Other cash flow reporting issues clarified in the ASU include contingent consideration payments made after a business combination, proceeds from the settlement of corporate-owned life insurance policies, and beneficial interests in securitization transactions. It also provides guidance for the classification of cash receipts and payments that have aspects of more than one class of cash flows.
The amendments in ASU 2016-15 were effective for public business entities for fiscal years beginning after , and Gallipolis bad credit payday lenders interim periods within those fiscal years. For all other entities, the amendments are effective for fiscal years beginning after , and interim periods within fiscal years beginning after . Early adoption is permitted. An entity that elects early adoption must adopt all of the amendments in the same period. The amendments should be applied using a retrospective transition method to each period presented; if it is impracticable to apply the amendments retrospectively for some of the issues, the amendments for those issues should be applied prospectively as of the earliest date practicable.
The classification of cash flows related to interest and dividends received and interest paid as operating activities has been controversial since the statement of cash flows was first introduced. FASB’s recent activities related to NFP reporting suggest changes may be coming regarding the classification of cash flows. Among the proposed changes in ASU 2016-14 was the reclassification of interest and dividends received as investing cash flows and classifying interest paid as a financing cash flow. In addition, cash flows resulting from purchases and sales of long-lived assets would be classified as operating cash flows rather than as investing cash flows. These proposed classification changes were also included in FASB’s 2010 financial statement presentation exposure draft, discussed above. These repeated discussions at the board suggest that classification changes are coming for all entities-the only question being when.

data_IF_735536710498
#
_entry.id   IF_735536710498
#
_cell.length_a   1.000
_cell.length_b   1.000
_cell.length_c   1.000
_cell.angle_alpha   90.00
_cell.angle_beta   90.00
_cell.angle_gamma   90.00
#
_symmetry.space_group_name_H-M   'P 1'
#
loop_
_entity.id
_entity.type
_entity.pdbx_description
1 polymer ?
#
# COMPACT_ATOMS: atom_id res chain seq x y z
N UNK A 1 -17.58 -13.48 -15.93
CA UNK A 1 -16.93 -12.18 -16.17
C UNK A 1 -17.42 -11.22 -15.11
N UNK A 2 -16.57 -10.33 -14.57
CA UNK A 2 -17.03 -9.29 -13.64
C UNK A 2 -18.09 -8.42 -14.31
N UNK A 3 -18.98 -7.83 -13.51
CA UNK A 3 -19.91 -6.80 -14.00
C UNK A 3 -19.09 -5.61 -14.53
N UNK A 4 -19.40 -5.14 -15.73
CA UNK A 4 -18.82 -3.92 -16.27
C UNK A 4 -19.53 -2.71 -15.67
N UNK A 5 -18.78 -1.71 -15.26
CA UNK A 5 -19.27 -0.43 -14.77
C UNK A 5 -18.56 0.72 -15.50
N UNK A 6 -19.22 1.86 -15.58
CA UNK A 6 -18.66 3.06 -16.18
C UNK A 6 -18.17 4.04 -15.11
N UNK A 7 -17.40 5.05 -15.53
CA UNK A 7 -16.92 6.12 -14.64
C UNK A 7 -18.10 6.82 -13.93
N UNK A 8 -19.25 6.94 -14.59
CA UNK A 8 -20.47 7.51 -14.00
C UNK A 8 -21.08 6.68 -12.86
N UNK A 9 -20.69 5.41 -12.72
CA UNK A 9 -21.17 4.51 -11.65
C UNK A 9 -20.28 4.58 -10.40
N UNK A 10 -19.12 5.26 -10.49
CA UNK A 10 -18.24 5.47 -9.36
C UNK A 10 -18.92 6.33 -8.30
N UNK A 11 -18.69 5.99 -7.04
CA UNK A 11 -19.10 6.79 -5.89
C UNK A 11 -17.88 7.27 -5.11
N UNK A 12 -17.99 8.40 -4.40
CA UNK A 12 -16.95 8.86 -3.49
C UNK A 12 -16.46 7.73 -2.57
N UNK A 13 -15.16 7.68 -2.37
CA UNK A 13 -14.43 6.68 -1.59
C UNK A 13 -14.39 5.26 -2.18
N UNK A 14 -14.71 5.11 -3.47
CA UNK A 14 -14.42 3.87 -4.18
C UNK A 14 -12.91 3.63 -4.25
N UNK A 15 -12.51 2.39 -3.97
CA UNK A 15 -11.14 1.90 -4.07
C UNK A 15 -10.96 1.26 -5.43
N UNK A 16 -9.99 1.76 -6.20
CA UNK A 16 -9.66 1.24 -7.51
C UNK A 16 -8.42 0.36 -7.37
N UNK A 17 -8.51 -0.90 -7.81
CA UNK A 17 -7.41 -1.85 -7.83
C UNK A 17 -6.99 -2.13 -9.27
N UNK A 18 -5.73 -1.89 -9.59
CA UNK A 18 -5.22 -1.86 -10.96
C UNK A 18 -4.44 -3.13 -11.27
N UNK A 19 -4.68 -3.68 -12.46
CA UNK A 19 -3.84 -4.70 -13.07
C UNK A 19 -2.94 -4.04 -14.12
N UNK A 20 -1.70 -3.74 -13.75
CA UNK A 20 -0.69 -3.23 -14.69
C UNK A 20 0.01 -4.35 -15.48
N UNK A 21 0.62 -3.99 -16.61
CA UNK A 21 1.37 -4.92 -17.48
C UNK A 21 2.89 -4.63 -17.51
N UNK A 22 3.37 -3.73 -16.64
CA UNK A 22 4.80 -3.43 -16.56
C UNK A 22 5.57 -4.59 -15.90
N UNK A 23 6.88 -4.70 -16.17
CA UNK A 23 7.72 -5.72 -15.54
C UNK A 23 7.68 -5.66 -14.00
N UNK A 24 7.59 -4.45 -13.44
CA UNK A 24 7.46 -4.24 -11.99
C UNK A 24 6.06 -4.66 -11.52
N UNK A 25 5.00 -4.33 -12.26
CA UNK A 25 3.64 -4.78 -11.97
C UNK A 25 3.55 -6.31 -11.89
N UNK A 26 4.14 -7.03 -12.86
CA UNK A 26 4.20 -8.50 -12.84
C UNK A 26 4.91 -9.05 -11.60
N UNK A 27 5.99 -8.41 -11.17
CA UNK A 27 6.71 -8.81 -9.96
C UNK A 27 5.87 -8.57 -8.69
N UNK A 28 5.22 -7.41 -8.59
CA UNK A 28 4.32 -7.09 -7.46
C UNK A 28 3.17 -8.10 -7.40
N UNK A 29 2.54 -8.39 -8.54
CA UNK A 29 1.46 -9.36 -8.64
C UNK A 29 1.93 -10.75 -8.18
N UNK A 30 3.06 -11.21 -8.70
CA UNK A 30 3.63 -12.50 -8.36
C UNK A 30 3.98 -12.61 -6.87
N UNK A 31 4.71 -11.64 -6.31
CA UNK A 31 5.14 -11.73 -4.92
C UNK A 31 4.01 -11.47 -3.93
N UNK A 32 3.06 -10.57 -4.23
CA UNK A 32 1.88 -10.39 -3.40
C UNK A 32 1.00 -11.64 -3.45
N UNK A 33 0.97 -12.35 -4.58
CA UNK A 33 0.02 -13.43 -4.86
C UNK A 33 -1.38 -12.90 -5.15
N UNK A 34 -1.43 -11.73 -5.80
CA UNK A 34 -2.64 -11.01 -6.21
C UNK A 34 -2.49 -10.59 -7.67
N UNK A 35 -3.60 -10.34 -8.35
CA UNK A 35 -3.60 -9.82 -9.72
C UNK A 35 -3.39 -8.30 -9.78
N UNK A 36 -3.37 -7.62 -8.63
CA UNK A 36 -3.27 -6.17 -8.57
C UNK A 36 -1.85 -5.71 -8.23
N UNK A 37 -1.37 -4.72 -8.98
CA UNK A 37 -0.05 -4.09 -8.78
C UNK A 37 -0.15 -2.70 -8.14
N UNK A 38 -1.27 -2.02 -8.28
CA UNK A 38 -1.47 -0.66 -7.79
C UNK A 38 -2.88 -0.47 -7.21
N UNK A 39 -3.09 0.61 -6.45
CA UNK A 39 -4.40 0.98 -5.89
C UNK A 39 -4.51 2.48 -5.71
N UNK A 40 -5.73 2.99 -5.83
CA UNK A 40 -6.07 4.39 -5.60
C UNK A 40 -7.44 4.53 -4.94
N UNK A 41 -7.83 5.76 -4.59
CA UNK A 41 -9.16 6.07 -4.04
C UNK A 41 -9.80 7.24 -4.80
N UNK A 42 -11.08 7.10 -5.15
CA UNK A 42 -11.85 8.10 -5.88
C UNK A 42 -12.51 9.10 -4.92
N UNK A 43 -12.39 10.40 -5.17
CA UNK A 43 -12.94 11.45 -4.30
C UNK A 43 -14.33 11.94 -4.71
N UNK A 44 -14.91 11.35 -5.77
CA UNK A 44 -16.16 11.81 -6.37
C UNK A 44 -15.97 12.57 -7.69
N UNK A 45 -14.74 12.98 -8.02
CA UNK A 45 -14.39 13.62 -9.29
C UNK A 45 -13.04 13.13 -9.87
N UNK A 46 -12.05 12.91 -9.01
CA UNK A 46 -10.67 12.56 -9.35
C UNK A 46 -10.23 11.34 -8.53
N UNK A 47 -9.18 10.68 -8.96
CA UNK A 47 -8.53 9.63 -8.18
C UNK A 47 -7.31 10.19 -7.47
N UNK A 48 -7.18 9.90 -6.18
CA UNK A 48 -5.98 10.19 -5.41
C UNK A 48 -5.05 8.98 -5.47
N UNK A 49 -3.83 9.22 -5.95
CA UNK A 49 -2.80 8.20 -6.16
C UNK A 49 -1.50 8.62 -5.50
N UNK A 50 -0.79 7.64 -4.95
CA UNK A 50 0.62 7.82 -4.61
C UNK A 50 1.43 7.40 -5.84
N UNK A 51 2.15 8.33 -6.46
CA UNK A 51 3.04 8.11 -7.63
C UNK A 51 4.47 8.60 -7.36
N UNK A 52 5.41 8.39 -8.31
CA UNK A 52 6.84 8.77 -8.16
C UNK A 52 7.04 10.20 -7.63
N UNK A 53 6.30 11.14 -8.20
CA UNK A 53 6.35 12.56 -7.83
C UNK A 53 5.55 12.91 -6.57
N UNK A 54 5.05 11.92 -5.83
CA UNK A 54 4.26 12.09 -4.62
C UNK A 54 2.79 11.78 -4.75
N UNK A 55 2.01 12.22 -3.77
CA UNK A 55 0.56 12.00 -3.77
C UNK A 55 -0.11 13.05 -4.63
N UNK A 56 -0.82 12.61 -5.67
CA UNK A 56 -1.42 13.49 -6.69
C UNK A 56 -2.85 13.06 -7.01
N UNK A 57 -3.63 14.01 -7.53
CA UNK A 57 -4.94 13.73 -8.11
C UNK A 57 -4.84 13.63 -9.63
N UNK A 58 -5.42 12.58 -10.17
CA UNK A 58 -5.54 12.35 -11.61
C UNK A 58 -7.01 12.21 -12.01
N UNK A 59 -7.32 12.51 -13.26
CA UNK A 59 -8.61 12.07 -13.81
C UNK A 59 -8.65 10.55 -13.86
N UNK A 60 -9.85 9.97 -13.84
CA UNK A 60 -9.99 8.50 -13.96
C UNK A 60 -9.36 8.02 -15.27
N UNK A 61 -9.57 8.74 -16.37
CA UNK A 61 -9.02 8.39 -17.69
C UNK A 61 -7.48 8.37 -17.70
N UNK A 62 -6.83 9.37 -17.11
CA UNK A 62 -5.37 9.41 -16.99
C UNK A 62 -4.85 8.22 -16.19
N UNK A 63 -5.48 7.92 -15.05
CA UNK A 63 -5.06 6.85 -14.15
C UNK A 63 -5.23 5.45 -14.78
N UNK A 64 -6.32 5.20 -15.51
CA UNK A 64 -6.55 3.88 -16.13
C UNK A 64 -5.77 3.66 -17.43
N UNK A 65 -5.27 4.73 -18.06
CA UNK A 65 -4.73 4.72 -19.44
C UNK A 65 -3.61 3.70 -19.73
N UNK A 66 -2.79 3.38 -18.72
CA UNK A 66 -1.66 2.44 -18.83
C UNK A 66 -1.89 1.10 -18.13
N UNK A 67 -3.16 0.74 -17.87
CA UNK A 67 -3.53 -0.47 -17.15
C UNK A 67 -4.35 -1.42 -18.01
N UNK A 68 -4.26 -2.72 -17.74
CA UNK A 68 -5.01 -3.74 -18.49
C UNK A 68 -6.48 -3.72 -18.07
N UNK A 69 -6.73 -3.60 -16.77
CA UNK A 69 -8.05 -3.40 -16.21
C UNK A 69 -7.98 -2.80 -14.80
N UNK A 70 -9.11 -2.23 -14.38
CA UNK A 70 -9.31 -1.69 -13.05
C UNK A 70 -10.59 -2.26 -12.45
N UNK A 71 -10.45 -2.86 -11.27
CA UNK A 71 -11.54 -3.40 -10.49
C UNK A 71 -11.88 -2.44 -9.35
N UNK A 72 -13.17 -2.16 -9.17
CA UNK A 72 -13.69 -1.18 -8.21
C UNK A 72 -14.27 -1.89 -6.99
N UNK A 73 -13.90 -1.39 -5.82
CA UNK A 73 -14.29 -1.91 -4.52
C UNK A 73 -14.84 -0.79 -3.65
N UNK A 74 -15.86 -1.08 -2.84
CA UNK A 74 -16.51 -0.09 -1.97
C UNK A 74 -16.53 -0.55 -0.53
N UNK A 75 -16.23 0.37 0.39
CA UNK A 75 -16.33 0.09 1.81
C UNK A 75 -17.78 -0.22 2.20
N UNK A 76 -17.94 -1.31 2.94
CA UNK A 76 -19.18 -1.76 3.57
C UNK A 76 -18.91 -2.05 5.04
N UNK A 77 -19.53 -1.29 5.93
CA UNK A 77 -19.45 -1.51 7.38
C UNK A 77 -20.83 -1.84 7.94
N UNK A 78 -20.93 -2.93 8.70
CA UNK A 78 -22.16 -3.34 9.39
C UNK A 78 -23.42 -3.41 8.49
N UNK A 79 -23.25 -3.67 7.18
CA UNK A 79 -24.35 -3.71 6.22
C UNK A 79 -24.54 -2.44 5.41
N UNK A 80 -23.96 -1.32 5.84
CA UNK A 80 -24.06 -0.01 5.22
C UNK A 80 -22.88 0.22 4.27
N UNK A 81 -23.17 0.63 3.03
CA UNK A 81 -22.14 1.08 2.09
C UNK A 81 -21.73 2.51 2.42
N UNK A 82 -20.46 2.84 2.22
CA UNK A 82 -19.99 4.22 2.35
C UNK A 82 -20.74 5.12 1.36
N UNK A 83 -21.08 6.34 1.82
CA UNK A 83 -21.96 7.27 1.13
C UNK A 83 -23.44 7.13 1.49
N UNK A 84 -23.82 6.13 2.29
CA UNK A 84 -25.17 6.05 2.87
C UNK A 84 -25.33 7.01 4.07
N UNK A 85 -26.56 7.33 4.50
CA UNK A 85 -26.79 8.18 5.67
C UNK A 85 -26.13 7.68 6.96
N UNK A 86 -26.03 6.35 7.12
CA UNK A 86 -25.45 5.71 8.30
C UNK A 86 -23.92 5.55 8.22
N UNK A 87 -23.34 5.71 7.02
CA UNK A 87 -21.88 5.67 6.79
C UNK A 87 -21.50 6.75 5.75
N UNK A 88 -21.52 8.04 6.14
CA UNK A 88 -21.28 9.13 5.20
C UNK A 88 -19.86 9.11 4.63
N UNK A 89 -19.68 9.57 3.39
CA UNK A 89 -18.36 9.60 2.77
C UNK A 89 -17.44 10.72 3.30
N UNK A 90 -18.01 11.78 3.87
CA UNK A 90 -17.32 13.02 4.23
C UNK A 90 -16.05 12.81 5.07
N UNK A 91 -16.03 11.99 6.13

Gross and Net Cash Flows
FASB has always maintained that information about the gross amounts of cash receipts and cash payments during a period is more relevant than information about net amounts (SFAS 95, paragraph 75). For example, separately reporting the total proceeds from the disposal of plant assets and the cash outlays for their acquisition is more informative than simply reporting the net change in plant assets as a cash flow. A common peer review finding is reporting net, rather than gross, changes in plant assets or long-term debt as cash flows.
Not all reporting situations, however, are clearly defined. There is a common issue over the presentation of what may be called “constructive receipt” (e.g., when a lender or lessor advances loan proceeds directly to the vendor in a finance asset purchase or capital lease). The purchaser/lessee either reports gross as both a cash inflow and outflow or net as a noncash financing and investing activity. The standard is silent on this matter, and practice varies.
Exceptions exist to the gross reporting requirement. Items with large amounts, quick turnovers, and maturities of three months or less may be reported based on their net change. While some exceptions are industry-specific, such as demand deposits of banks or customer accounts of broker-dealers, revolving lines of credit represent a more common reporting situation. To be eligible for the net reporting option, however, the underlying credit agreement must be repayable on demand or related to a note with a term of less than three months. On the other hand, if borrowings and repayments are under an agreement with a term greater than three months, the cash flows must be reported on a gross basis. Accordingly, the proper reporting of the cash flow is contingent on an understanding of the underlying debt agreement.